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8 November 2021
“The Earth is at a tipping point and we face a stark choice: either we continue as we are and irreparably damage our planet, or we remember our unique power as human beings and our continual ability to lead, innovate and problem-solve. People can achieve great things. The next ten years present us with one of our greatest tests – a decade of action to repair the Earth.” – Prince William
The much talked about Earthshot Prize is a significant global prize for the environment led by Prince William and Sir David Attenborough. The aim of the prize is to incentivise innovation in order to help repair our planet.
The prize rewards those who are providing ground-breaking innovative solutions to the major environmental challenges we currently face. Each year for the next ten years, one million pounds will be awarded to the winner of each of the prize’s five categories (also known as “Earthshots”): Protect and Restore Nature, Clean Our Air, Revive Our Oceans, Build A Waste Free World, and Fix Our Climate. As a result, this prize will highlight and support fifty innovative solutions to key environmental problems by 2030.
Below are just a few of the many inspiring solutions from the finalists and winners this year.
Restor are based in Switzerland and have developed science-based open data platform to support global restoration. Their platform has been described as “a Google Maps for nature” and helps conservationists have access to important datasets. Since their launch, Restor have connected over 50,000 restoration sites worldwide and will undoubtedly have a huge impact on the global restoration movement.
In view of the agricultural waste problem in India, Takachar has developed a portable machine which is attached to tractors and converts crop residues into valuable bioproducts that can be sold on. This machine has been shown to dramatically reduce smoke emissions and will be invaluable in improving air quality.
To help combat the destruction of coral reefs due to ocean warming and acidification, Coral Vita grow coral on land that can be replanted in the oceans. The methods they use allow them to grow coral up to fifty times faster than traditional approaches, which will be of irrefutable value in preserving these endangered ecosystems across every nation with reefs.
Japanese start-up WOTA have developed the WOTA BOX, which is a portable water reuse plant that helps people reuse wastewater. The positive impact of this product in Japan alone is huge, with over 20,000 people having made use of this product after numerous natural disasters, such as floods and earthquakes, cut off water supplies.
Hydrogen innovation has been pivotal in the fight against climate change. Enapter have developed the AEM electrolyser, which is a scalable electrolyser that turns renewable electricity into emission-free, clean hydrogen gas. Enapter’s goal is to turn water electrolysis into a universal and inexpensive product, and their AEM electrolyser has already been used to fuel cars and planes, heat homes, and power industry.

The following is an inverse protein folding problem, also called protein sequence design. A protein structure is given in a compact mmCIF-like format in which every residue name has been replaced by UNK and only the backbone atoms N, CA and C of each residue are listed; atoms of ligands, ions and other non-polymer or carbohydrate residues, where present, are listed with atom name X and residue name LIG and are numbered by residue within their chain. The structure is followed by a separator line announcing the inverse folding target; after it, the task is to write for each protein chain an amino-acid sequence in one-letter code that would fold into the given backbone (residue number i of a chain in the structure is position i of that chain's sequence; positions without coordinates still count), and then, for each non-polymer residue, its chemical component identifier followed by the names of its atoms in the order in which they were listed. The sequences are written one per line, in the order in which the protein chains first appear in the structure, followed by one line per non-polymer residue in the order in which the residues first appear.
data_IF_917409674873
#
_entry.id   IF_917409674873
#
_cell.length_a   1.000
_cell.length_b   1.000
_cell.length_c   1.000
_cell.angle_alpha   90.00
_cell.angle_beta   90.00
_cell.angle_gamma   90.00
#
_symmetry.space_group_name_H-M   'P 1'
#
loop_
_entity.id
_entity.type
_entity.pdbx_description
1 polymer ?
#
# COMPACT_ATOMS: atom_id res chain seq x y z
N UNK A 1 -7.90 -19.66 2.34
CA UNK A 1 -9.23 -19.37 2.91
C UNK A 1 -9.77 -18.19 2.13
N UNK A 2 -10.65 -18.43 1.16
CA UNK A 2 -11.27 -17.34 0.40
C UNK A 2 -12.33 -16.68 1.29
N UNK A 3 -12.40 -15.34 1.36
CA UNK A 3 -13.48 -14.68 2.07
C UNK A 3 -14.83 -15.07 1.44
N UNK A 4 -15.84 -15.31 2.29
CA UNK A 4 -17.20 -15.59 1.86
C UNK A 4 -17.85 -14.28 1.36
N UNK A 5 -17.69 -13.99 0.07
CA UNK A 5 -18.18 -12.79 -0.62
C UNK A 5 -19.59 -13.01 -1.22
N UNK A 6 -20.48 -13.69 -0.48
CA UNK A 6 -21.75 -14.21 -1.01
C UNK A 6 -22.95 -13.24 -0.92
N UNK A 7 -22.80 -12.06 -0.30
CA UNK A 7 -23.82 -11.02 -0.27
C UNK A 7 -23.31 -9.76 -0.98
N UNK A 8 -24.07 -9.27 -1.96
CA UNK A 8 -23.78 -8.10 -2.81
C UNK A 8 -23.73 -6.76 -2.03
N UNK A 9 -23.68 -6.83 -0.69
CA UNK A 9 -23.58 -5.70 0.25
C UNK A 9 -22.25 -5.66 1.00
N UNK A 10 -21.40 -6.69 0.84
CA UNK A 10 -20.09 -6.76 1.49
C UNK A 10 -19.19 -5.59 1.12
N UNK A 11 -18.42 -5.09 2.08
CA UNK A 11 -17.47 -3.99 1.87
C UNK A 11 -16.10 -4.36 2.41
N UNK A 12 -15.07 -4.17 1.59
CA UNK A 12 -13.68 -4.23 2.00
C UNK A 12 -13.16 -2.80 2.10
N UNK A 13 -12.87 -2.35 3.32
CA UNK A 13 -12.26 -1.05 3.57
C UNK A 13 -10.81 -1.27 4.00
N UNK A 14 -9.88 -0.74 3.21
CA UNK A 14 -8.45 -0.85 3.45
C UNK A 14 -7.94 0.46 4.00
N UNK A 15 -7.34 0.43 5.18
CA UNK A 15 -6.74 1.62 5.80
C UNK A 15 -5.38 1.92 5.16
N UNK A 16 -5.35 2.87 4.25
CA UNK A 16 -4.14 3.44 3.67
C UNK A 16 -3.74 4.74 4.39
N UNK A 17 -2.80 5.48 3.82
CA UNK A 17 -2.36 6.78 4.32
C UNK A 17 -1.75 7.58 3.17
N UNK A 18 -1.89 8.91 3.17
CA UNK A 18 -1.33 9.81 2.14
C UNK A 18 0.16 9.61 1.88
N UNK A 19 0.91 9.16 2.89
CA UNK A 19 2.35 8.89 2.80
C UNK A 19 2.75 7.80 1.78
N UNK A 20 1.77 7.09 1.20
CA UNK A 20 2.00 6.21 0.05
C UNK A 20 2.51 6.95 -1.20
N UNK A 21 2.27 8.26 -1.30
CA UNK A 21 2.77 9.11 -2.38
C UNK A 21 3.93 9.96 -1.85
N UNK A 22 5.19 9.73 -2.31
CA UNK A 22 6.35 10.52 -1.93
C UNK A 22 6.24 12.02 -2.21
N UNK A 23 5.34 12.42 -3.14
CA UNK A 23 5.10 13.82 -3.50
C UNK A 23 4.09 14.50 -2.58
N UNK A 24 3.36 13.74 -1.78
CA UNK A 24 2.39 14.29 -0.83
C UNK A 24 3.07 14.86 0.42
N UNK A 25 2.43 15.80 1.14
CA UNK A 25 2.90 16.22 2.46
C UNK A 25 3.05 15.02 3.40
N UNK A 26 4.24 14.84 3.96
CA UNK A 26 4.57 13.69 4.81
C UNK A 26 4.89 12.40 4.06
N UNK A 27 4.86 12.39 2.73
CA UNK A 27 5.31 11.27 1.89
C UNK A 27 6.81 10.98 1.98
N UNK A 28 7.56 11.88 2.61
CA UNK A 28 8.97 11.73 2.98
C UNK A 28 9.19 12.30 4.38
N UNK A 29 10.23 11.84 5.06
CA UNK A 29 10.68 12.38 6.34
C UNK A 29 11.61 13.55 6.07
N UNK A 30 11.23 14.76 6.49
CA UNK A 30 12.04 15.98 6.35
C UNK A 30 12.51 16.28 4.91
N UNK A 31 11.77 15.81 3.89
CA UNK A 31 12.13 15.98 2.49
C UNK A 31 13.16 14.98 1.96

As the COP26 climate summit is now upon us, the solutions coming from the Earthshot Prize have provided a great deal of optimism and hopefulness to the wider community. The finalists and winners will be attending the summit and will therefore have an opportunity to present their incredible innovations and help encourage and motivate others to follow suit.
With climate change, energy security and pollution at the top of the global agenda, addressing these challenges and developing ‘green growth’ requires world-class clean technologies, developed by world-class engineers and scientists. The inspiring finalists and winners will no doubt ignite the imagination of companies and innovators worldwide, and we cannot wait to see the trailblazing environmental solutions and innovative technology that will emerge because of this prestigious award.
When innovating, it is important to appreciate the significant role that intellectual property can play. Intellectual property rights (including patents, trademarks, design rights and trade secrets) are known to provide companies and individuals with protection for their inventions and other ideas, and create opportunities to control and promote the commercialisation of the idea. But an effective intellectual property strategy can offer far more than this, opening the door to better funding opportunities, incentivising investment in research and development, and helping to encourage cooperation and collaboration within research communities. Intellectual property therefore represents an integral part of any innovation strategy, by providing options that can help to drive the innovation forward. In the midst of the current climate crisis, making the most of the opportunities that intellectual property ownership can provide could be seen to be more important than ever.
Life Sciences & Chemistry
© Withers & Rogers LLP November 2021